OK, I'll admit it. I love to shop. My 12-year-old daughter loves to shop. It wasn't until I met Ernest W. Hahn, though, that I knew whom to blame.
A friendly fellow, slightly balding with white hair, Hahn was waiting for me in the parking lot of his Rancho Santa Fe offices when I arrived a few minutes late. "I was afraid that you had gotten lost," he said in a tone of genuine concern.
Where was his concern, I asked myself, when I bought that $100 dress last week at my neighborhood mall?
It's all his fault, you know, the proliferation in California of regional and local shopping centers. Oh, he didn't build all of them, but he did develop more regional malls on the West Coast than anyone else.
The Courtyard in Rolling Hills, Plaza Pasadena, Hawthorne Plaza, Fox Hills Mall, Santa Monica Place: They're just a few of the 50 regional and 20-some neighborhood shopping centers developed by Ernest W. Hahn Inc., now headquartered in San Diego.
And it wasn't enough to hook Californians like myself on shopping. Hahn also developed out of state: The Fashion Show Mall in Las Vegas, Clackamas Town Center in Portland, Ore., The Tivoli in Denver and The Mall of Memphis, to name a few.
Ernest W. Hahn Inc. still owns as many regional shopping centers as the company is years old. Like many yuppies, it is celebrating its 40th anniversary this year.
The shopping center industry is about as old as the International Council of Shopping Centers, which will mark its 30th anniversary next May. So the industry grew up and was influenced by the Baby Boomers.
A publicist for Ernest W. Hahn Inc. proudly stated: "Ernest Hahn was there, on the heels of these babies' first steps, always exploring new ideas and taking chances." No more chances than I take of spending more than I should every week when I step inside my local mall, I thought, but I was wrong.
Back in 1977, Hahn took some big chances, incorporating housing, office and recreational space in the master plan for his University Towne Center in La Jolla, which he considers a forerunner of today's regional mixed-use retail center.
That same year, he installed ice rinks as focal points in many of his centers. He didn't know then what a poll taken lately in all Hahn Inc.-operated centers disclosed:
Fifty-four per cent of the shoppers said they visit the shopping centers without having a specific purchase in mind--they just want to browse or be entertained. I found that out almost as soon as my daughter could walk, let alone skate.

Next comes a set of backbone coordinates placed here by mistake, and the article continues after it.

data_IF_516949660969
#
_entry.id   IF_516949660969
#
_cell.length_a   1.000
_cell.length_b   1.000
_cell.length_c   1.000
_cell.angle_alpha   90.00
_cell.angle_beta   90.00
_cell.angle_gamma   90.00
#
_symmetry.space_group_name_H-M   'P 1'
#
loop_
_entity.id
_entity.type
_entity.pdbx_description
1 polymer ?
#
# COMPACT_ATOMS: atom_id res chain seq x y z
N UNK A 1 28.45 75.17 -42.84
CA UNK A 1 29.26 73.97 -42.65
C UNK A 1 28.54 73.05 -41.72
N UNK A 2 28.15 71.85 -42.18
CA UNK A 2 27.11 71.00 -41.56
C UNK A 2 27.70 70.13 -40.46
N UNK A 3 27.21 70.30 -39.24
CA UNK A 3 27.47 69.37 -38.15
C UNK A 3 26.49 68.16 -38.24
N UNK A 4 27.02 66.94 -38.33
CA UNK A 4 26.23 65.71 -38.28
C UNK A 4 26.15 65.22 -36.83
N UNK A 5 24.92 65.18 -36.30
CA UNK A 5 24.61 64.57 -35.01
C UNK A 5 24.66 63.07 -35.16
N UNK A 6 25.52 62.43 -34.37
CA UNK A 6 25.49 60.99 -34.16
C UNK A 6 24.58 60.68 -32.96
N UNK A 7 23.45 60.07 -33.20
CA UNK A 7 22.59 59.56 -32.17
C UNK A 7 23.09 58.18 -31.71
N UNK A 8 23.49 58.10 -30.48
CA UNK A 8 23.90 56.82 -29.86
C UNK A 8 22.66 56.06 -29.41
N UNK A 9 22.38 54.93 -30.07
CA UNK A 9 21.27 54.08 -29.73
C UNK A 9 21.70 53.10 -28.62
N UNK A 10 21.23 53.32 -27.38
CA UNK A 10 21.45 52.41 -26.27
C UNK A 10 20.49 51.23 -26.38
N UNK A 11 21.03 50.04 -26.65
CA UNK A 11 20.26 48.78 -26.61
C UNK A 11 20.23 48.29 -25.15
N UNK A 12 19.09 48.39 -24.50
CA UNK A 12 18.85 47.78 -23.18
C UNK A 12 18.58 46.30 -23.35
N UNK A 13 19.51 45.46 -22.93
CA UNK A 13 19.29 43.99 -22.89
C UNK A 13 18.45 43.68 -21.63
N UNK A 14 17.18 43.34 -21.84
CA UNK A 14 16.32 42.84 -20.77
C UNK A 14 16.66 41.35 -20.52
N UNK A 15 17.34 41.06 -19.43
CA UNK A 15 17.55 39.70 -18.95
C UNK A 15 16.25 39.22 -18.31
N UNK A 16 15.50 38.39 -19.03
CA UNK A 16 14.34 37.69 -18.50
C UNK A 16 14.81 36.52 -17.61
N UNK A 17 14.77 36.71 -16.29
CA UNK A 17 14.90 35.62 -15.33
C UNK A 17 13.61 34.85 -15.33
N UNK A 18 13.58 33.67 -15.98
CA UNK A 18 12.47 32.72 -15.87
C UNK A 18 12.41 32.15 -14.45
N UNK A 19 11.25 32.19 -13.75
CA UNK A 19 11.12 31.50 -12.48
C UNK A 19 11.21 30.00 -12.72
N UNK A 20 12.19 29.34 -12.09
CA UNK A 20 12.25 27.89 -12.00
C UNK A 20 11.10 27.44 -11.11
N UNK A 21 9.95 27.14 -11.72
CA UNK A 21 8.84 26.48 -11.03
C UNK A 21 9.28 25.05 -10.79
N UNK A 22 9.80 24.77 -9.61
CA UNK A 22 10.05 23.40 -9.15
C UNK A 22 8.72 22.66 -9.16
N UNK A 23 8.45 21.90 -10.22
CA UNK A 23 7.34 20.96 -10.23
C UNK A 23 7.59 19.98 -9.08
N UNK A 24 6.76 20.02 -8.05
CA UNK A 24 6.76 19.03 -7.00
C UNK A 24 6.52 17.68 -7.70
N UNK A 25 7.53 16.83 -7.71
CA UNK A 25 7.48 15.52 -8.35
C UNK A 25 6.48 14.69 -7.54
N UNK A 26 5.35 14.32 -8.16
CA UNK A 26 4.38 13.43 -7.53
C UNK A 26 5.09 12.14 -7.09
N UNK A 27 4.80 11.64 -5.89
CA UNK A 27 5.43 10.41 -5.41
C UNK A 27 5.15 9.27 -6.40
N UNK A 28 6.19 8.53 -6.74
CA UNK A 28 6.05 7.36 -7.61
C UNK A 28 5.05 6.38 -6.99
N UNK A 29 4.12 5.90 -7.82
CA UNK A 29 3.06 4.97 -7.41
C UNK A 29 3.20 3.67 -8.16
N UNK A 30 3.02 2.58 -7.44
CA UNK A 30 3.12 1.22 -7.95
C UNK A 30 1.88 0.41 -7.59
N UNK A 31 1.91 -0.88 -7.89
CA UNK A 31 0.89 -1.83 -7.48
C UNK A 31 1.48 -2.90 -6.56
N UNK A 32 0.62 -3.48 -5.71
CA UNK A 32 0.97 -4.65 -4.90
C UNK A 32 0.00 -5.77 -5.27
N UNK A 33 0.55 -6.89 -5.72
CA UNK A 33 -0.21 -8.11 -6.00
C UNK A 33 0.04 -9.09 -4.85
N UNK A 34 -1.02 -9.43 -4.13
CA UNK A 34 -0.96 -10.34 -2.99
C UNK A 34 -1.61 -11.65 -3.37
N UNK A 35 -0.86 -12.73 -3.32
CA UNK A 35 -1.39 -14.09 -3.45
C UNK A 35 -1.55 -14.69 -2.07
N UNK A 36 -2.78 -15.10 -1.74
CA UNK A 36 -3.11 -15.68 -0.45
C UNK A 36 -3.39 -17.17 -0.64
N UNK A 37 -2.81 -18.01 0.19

Ice rinks at malls were forerunners of the mimes, jugglers, marching bands, even the design at one of Hahn Inc.'s newest malls: San Diego's 11-acre, $140-million Horton Plaza, which Hahn calls "the Disneyland of merchandising." Can't say I always want to go to Disneyland, but I was drawn to Horton Plaza for the entertainment. Then, of course, I went shopping.
Hahn took some of the biggest chances of his career at Horton Plaza, which has received nationwide acclaim since it opened last August and in February was second only to a center in San Jose in terms of the company's retail sales.
John M. Gilchrist Jr., the 41-year-old president and chief executive officer of Hahn Inc. who started with Hahn as a 19-year-old college sophomore, wrote in an operations update last summer that Horton Plaza is the "catalyst for a $3-billion burst of commercial, residential and tourist-related development."
Before Horton Plaza opened, it was viewed with skepticism because of its location in the middle of a downtown that was rife with porno theaters, liquor stores and run-down businesses. Hahn has since been praised for being the only developer with enough courage and faith to attempt the project and see it through--well, mostly through.
The center's four department stores, 150 specialty shops, numerous fast-food outlets, restaurants and seven-screen cinema are open, but a repertory theater that was supposed to be completed last year just opened May 31, and the ranch market that was expected to open in January is now scheduled to be ready for customers in late August or early September.
From the beginning, Horton Plaza was plagued with delays. It took Hahn about 10 years from start to finish. Not unusual for a downtown redevelopment project, Hahn says philosophically.
Horton Plaza is unusual, though, because it is a mixed-use redevelopment project that is the centerpiece of a new downtown, and it is intriguing to look at, like the Hotel del Coronado, built in 1888 across San Diego Bay. By inviting such imaginative design, by Jon Jerde, for such a grandiose project, Hahn took another chance.
Financially, Hahn also took some chances on Horton Plaza, though he sold his company in 1980 for $270 million to Trizec, a Canadian firm with $4 billion in income-property assets. Eight years earlier, Hahn Inc. had gone public, another chance, one he now considers a mistake "for an entrepreneurial business with growth reflected in properties."